Unvarnished beta tester input

By Lisa Vaas  |  Posted 2004-05-07 Print this article Print

Since that error, Ive managed to speak to a few more Stinger beta testers, whose input I take to be balanced and which I hope will provide some of the valuable feedback we all need as we consider the major surgery that a database update will entail. One such beta user is Tim Kuchlein, director of information systems at Clarity Payment Solutions Inc., which is in the process of deploying an on-demand infrastructure using 64-bit DB2 on JS-20 blades Linux on POWER.
According to Kuchlein, the biggest appeal of Stinger is that its the first database engine IBM released that will run on these new JS-20 blades. Because the blade center allows for many more machines in a much smaller space, what with their vertical alignment, plus the fact that the blade center comes with its networking and power infrastructure built right in, Clarify is going to be able to add a lot more memory a lot more easily down the line.
If they need more processing power, Kuchlein can go out and buy a P Series box. Everything will be binary-compatible, so hell be able to take the code written for one machine and put it in another without any glitches. Theres a good chance that Clarity and other businesses will need to go down that path as data centers grow. Clarity, which was seeing 15 percent growth monthly a few months back, last month saw data growth hit 40 percent. In the last 20 days of April, it was at 20 percent. Obviously, the companys seeing some pretty substantial growth in terms of data-storage requirements. "Having some head room is something were very interested in," Kuchlein told me. Of course, with the data deluge now entering our databases from Internet sources, most businesses are likely facing similar situations. Next Page: Stingers clustering technology.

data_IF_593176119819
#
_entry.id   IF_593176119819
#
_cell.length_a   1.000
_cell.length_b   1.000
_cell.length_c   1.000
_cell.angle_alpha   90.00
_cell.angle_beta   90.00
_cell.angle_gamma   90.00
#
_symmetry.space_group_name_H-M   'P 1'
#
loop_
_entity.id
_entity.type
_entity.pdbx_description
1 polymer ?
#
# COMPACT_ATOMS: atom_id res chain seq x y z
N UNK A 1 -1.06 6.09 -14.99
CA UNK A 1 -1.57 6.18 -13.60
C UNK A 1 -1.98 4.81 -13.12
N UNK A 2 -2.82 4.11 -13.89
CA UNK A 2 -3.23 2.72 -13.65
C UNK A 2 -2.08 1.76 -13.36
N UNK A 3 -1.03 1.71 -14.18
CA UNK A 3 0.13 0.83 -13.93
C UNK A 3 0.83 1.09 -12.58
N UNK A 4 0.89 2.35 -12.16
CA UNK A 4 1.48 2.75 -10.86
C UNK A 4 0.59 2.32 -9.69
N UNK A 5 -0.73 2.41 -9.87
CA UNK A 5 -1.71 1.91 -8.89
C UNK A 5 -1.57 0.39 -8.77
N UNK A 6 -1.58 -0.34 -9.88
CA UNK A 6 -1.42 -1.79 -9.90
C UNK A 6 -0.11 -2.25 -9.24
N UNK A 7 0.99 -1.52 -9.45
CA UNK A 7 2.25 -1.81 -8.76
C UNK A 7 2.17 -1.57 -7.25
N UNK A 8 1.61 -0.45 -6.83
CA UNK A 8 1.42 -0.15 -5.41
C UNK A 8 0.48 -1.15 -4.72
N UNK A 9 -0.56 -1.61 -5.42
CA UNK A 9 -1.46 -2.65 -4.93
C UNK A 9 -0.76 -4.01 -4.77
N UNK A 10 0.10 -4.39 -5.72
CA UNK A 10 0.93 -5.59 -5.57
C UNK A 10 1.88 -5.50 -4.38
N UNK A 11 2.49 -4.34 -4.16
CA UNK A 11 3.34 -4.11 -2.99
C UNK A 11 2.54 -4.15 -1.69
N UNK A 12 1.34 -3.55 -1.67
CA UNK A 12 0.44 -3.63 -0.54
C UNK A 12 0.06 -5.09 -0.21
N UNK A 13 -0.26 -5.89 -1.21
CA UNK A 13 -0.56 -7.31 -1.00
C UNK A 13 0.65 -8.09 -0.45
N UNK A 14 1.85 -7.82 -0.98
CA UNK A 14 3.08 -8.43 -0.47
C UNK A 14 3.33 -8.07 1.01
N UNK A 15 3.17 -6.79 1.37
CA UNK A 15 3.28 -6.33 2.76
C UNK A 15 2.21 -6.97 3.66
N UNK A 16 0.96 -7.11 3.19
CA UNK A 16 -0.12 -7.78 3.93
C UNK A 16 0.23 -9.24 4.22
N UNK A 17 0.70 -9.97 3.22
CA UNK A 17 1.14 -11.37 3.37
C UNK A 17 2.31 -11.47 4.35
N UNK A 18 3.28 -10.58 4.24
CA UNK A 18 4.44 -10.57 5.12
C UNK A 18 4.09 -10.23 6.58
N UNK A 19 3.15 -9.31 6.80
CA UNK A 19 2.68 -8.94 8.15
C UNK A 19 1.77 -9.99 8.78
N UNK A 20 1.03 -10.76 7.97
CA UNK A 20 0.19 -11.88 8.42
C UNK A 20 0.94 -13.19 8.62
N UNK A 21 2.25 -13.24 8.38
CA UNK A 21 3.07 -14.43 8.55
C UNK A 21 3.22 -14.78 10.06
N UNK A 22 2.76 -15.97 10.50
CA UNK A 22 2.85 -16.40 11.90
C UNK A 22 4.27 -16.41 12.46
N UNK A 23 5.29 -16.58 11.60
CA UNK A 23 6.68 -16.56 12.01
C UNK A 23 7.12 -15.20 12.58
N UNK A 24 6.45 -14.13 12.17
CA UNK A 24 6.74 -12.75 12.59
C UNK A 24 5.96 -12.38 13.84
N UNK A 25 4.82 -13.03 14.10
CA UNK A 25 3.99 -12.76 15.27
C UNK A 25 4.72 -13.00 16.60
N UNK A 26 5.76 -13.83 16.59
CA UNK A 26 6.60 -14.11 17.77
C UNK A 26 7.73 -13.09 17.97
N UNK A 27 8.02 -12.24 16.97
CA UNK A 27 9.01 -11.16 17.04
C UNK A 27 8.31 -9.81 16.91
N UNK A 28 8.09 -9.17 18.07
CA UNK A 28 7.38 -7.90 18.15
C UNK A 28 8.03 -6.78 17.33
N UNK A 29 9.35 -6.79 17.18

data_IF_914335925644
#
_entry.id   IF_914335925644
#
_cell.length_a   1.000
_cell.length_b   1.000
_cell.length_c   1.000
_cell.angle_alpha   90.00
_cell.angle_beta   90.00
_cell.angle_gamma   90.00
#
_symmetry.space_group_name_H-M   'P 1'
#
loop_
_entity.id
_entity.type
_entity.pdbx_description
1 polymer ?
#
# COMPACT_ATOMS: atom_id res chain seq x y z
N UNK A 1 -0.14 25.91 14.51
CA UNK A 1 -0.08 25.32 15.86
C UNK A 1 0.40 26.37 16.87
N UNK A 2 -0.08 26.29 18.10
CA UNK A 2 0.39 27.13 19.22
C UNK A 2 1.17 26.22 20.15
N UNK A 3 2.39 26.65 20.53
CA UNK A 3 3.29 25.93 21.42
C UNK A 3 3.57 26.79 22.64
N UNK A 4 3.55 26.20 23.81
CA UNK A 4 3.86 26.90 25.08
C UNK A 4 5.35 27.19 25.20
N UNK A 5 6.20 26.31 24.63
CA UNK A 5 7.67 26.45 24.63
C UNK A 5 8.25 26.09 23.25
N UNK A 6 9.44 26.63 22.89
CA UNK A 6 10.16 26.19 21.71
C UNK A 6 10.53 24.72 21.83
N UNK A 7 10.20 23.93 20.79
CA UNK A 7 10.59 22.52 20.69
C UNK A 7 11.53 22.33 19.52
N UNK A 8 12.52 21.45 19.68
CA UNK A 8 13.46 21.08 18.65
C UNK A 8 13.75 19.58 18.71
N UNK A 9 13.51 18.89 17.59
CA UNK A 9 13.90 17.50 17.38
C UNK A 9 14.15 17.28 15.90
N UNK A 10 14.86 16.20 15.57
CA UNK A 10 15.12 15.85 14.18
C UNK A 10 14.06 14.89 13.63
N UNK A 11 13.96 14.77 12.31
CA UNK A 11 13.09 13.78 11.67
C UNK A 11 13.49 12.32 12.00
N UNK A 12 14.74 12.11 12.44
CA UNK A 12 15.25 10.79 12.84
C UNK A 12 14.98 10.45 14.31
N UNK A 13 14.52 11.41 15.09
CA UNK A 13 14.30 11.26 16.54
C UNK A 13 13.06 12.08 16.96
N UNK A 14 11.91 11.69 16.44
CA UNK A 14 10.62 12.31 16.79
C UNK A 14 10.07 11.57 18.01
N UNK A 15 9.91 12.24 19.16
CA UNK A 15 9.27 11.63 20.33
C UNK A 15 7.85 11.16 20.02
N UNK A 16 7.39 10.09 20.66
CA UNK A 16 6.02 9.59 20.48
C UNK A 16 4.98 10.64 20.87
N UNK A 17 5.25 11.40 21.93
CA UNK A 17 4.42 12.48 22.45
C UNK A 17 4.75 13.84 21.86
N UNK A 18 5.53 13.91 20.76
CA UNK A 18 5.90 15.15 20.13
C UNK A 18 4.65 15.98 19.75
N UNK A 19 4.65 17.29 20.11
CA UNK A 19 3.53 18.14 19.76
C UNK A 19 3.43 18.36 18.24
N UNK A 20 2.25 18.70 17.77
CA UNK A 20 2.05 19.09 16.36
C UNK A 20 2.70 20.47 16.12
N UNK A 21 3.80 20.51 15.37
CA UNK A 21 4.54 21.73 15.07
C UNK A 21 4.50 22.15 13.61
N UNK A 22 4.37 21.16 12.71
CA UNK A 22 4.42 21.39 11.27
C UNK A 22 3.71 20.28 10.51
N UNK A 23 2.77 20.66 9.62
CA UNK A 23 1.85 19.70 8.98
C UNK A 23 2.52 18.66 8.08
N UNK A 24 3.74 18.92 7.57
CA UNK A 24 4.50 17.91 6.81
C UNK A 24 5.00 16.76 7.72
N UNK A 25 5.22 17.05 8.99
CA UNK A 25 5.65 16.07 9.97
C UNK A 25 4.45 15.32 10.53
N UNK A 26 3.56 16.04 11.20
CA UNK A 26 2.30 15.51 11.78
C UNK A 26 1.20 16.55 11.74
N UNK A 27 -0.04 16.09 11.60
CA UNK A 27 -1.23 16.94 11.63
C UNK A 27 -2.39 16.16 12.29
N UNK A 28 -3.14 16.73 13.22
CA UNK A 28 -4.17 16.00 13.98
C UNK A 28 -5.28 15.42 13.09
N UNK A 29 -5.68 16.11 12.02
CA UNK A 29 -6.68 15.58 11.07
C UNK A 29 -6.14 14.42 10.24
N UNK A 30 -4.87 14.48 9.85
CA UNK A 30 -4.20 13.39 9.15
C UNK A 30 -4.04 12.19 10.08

Lisa Vaas is News Editor/Operations for eWEEK.com and also serves as editor of the Database topic center. Since 1995, she has also been a Webcast news show anchorperson and a reporter covering the IT industry. She has focused on customer relationship management technology, IT salaries and careers, effects of the H1-B visa on the technology workforce, wireless technology, security, and, most recently, databases and the technologies that touch upon them. Her articles have appeared in eWEEK's print edition, on eWEEK.com, and in the startup IT magazine PC Connection. Prior to becoming a journalist, Vaas experienced an array of eye-opening careers, including driving a cab in Boston, photographing cranky babies in shopping malls, selling cameras, typography and computer training. She stopped a hair short of finishing an M.A. in English at the University of Massachusetts in Boston. She earned a B.S. in Communications from Emerson College. She runs two open-mic reading series in Boston and currently keeps bees in her home in Mashpee, Mass.

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